January 28, 2010

* Art Class and a little History

Now!  Can you see anything is this?  Well, I am beginning to figure it out.  As I said before (I think) I threw maligros, drew intuitive lines around them, painted in the colours.  The shapes reminded me of the hills of San Miguel and how the houses sort of fit into those hills.  I went to my terrace and began to draw what I could see.  It got complicated and I freaked, became overwhelmed and stopped dead in my tracks.  I took it to Nina today, expecting her to say, "It's a good try, however, perhaps we should start over."  Instead she raved about it, said I was on the right track and told me the piece was going to be fabulous.  I was stunned.  I told her I was overwhelmed and had to stop from the shear lack of not knowing what to do next.  She got out a book.  Showed me the progression of the 'artists process'.  You begin with an idea.  You are pumped.  You play and play and are in the flow.  Suddenly, you don't have a clue what you are doing.  This is called the incubation period.  It's a time, when you may stop for awhile, play and see what happens for awhile, or various other options.  When the incubation period is over, you have a 'light bulb' moment, when all becomes clear about what you should be doing next.  At that time, you are able to get back into 'process', or into the 'flow' and complete what you are doing.  Naturally, I was standing with my mouth open unable to speak.  No one had ever explained this to me before.  It happens to me all the time.  I thought it was because I didn't have a clue what I was doing.  Suddenly I realized .... I am not alone in this situation ... every artist goes through the same process.  I can handle this!

"I think this is a great beginning ... you are absolutely on the right path here ... we can continue."  Once again, I was stunned.  We painted some additional shapes over my drawings.  Especially at the top, where the shapes got smaller, which will give the painting perspective and the feel that the houses are farther away.  That made sense.  We finished that, now I am working on the original drawings of the houses underneath the shapes.  You can see I have begun on the bottom right hand side of the painting to give the building more definition.  My homework is to continue - go out on my terrace and have another look if necessary, and simply carry on.  I'm enthused now.  I thought this piece was going in the garbage.  It has given me hope.  I will continue to work on it until Tuesday, and see what happens.  I am having fun.  Nina is a very good teacher!

Now for a little more history of Mexico.

The Spanish Conquest

From the time of Hernando Cortez's conquest in 1519 until 1821, Mexico was a colony of Spain. With fewer than 200 soldiers and a few horses, the initial conquest of the Aztecs was possible only with the assistance of the large Indian armies Cortez assembled from among the Aztecs' enemies. After a brief initial success at Tenochtitlan,(now Mexico City) the Spanish were driven from the city but returned in 1521 to destroy the city and to overwhelm the Aztecs. Within a short time the rest of central and southern Mexico and much of Central America were conquered from Mexico City.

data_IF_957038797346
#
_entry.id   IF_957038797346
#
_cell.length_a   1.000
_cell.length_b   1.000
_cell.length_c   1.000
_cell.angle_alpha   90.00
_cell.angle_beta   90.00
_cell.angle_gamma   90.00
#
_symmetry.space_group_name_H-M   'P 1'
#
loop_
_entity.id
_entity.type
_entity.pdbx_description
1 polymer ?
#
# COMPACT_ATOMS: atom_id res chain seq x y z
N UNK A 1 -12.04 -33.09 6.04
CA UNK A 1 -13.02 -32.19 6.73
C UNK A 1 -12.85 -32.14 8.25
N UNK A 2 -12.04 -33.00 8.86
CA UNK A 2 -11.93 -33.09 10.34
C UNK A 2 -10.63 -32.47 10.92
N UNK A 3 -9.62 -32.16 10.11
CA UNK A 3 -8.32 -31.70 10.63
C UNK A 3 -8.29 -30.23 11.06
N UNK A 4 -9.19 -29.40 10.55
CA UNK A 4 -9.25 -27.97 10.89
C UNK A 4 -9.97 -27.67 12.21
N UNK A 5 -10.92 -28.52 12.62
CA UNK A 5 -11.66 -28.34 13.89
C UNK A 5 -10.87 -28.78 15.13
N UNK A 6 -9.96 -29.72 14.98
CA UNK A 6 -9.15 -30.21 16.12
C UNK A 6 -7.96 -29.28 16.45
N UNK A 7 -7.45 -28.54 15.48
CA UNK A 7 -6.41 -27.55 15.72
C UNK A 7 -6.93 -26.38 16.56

The Spanish usurped the Indian lands and redistributed them among themselves, first as encomiendas, a system of tribute grants, and later as haciendas, or land grants. During the early contact with Indians, millions died from such European diseases as measles and smallpox, for which the natives had no immunity. Central Mexico did not regain its pre-Columbian population numbers until perhaps 1900.

Meanwhile, the Peninsular War (The Iberian peninsula) was going on in Europe. (This was basically part of the Napoleonic wars, involving Spain, France, Britain and Portugal)   The "guerrilla" warfare carried out by irregular Spanish forces added a new term to the military vocabulary and served as a model for future insurgencies. Because of this war, Spain was in desperate need of money.  The coffers of Mexico were drained (including the rich pockets of the Catholic Church) to support the military efforts in Europe.  Mexico became poor, desperate, hungry and even more oppressed under Spanish rule.  This was a huge instigator for the War of Independence which began in 1810.

Grumpy Marshall Weather Report for San Miguel de Allende for Friday, March 29, 2010

Jan 29

Hi: 71° 
Lo: 52°
Day: Cloudy skies. High 71F, humidity 25%. Winds SW at 10 to 15 mph. Air Quality: NA, UV Index: 7
Night: Cloudy skies. Low 52F. Winds S at 5 to 10 mph.
"The painting leads the painter, and it becomes an intuitive experience."  ~ Ardith Davies

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